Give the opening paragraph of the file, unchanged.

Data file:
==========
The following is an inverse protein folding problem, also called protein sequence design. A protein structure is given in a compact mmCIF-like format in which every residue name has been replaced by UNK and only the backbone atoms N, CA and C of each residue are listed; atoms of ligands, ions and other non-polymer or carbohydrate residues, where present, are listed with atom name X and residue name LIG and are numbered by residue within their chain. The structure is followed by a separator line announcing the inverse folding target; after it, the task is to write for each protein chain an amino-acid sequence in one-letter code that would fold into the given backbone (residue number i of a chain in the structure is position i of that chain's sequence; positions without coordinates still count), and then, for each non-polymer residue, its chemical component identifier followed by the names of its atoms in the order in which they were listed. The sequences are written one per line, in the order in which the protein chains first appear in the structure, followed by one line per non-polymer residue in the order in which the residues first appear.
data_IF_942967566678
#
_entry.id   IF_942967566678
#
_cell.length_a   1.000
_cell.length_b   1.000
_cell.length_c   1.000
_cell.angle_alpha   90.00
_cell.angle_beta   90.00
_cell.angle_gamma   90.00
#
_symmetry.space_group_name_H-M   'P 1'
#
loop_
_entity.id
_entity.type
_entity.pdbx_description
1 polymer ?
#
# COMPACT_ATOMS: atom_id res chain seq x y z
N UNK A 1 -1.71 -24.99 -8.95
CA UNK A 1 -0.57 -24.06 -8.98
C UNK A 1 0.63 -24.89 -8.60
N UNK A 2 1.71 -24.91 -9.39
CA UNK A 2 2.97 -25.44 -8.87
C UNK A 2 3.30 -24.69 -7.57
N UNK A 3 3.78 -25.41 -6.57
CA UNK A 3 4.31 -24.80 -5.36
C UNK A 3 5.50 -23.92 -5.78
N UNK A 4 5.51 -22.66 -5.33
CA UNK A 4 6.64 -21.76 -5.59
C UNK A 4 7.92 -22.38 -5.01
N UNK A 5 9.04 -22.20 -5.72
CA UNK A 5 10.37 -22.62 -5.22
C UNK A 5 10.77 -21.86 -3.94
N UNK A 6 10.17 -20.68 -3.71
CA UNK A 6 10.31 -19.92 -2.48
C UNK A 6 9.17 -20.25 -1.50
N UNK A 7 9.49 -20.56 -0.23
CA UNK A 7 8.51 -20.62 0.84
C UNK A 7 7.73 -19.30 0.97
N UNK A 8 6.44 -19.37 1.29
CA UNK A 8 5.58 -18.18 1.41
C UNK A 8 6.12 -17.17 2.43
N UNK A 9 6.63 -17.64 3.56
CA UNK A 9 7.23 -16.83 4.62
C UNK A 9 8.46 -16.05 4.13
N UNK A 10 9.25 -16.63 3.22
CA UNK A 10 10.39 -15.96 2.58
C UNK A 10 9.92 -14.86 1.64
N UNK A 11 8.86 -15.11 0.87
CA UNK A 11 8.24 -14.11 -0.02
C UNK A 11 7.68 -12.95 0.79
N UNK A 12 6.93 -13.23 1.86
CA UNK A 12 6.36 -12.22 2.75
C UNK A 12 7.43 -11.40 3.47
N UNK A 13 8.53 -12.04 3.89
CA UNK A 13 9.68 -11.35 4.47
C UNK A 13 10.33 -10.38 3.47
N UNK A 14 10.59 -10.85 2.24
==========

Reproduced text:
The following is an inverse protein folding problem, also called protein sequence design. A protein structure is given in a compact mmCIF-like format in which every residue name has been replaced by UNK and only the backbone atoms N, CA and C of each residue are listed; atoms of ligands, ions and other non-polymer or carbohydrate residues, where present, are listed with atom name X and residue name LIG and are numbered by residue within their chain. The structure is followed by a separator line announcing the inverse folding target; after it, the task is to write for each protein chain an amino-acid sequence in one-letter code that would fold into the given backbone (residue number i of a chain in the structure is position i of that chain's sequence; positions without coordinates still count), and then, for each non-polymer residue, its chemical component identifier followed by the names of its atoms in the order in which they were listed. The sequences are written one per line, in the order in which the protein chains first appear in the structure, followed by one line per non-polymer residue in the order in which the residues first appear.